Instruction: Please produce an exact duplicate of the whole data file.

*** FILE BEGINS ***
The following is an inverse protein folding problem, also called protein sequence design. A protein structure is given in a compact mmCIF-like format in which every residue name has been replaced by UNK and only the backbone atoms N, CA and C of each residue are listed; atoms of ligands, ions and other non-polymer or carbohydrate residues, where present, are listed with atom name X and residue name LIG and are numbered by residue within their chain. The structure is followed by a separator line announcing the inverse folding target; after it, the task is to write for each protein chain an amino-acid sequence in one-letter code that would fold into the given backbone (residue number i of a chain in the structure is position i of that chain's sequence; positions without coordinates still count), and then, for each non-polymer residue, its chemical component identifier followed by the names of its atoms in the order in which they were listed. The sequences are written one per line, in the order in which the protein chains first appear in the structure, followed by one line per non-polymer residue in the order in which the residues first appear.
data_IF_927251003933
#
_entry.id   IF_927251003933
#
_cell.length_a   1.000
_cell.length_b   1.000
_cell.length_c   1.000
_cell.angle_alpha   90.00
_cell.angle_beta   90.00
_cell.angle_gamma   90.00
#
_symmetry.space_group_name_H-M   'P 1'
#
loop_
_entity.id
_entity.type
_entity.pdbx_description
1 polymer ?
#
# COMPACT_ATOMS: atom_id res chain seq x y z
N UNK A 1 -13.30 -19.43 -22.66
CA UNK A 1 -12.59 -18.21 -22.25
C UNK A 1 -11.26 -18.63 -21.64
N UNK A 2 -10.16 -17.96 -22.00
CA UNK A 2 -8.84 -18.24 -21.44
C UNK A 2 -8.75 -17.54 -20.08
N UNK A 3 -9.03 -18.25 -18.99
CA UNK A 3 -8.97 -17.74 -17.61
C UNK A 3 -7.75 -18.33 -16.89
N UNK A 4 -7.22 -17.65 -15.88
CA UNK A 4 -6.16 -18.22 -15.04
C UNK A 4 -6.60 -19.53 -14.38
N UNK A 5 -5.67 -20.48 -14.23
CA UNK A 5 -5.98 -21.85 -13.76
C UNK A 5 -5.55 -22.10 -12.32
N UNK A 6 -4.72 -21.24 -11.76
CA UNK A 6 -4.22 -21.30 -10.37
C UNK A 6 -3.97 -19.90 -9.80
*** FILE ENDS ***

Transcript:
The following is an inverse protein folding problem, also called protein sequence design. A protein structure is given in a compact mmCIF-like format in which every residue name has been replaced by UNK and only the backbone atoms N, CA and C of each residue are listed; atoms of ligands, ions and other non-polymer or carbohydrate residues, where present, are listed with atom name X and residue name LIG and are numbered by residue within their chain. The structure is followed by a separator line announcing the inverse folding target; after it, the task is to write for each protein chain an amino-acid sequence in one-letter code that would fold into the given backbone (residue number i of a chain in the structure is position i of that chain's sequence; positions without coordinates still count), and then, for each non-polymer residue, its chemical component identifier followed by the names of its atoms in the order in which they were listed. The sequences are written one per line, in the order in which the protein chains first appear in the structure, followed by one line per non-polymer residue in the order in which the residues first appear.
data_IF_927251003933
#
_entry.id   IF_927251003933
#
_cell.length_a   1.000
_cell.length_b   1.000
_cell.length_c   1.000
_cell.angle_alpha   90.00
_cell.angle_beta   90.00
_cell.angle_gamma   90.00
#
_symmetry.space_group_name_H-M   'P 1'
#
loop_
_entity.id
_entity.type
_entity.pdbx_description
1 polymer ?
#
# COMPACT_ATOMS: atom_id res chain seq x y z
N UNK A 1 -13.30 -19.43 -22.66
CA UNK A 1 -12.59 -18.21 -22.25
C UNK A 1 -11.26 -18.63 -21.64
N UNK A 2 -10.16 -17.96 -22.00
CA UNK A 2 -8.84 -18.24 -21.44
C UNK A 2 -8.75 -17.54 -20.08
N UNK A 3 -9.03 -18.25 -18.99
CA UNK A 3 -8.97 -17.74 -17.61
C UNK A 3 -7.75 -18.33 -16.89
N UNK A 4 -7.22 -17.65 -15.88
CA UNK A 4 -6.16 -18.22 -15.04
C UNK A 4 -6.60 -19.53 -14.38
N UNK A 5 -5.67 -20.48 -14.23
CA UNK A 5 -5.98 -21.85 -13.76
C UNK A 5 -5.55 -22.10 -12.32
N UNK A 6 -4.72 -21.24 -11.76
CA UNK A 6 -4.22 -21.30 -10.37
C UNK A 6 -3.97 -19.90 -9.80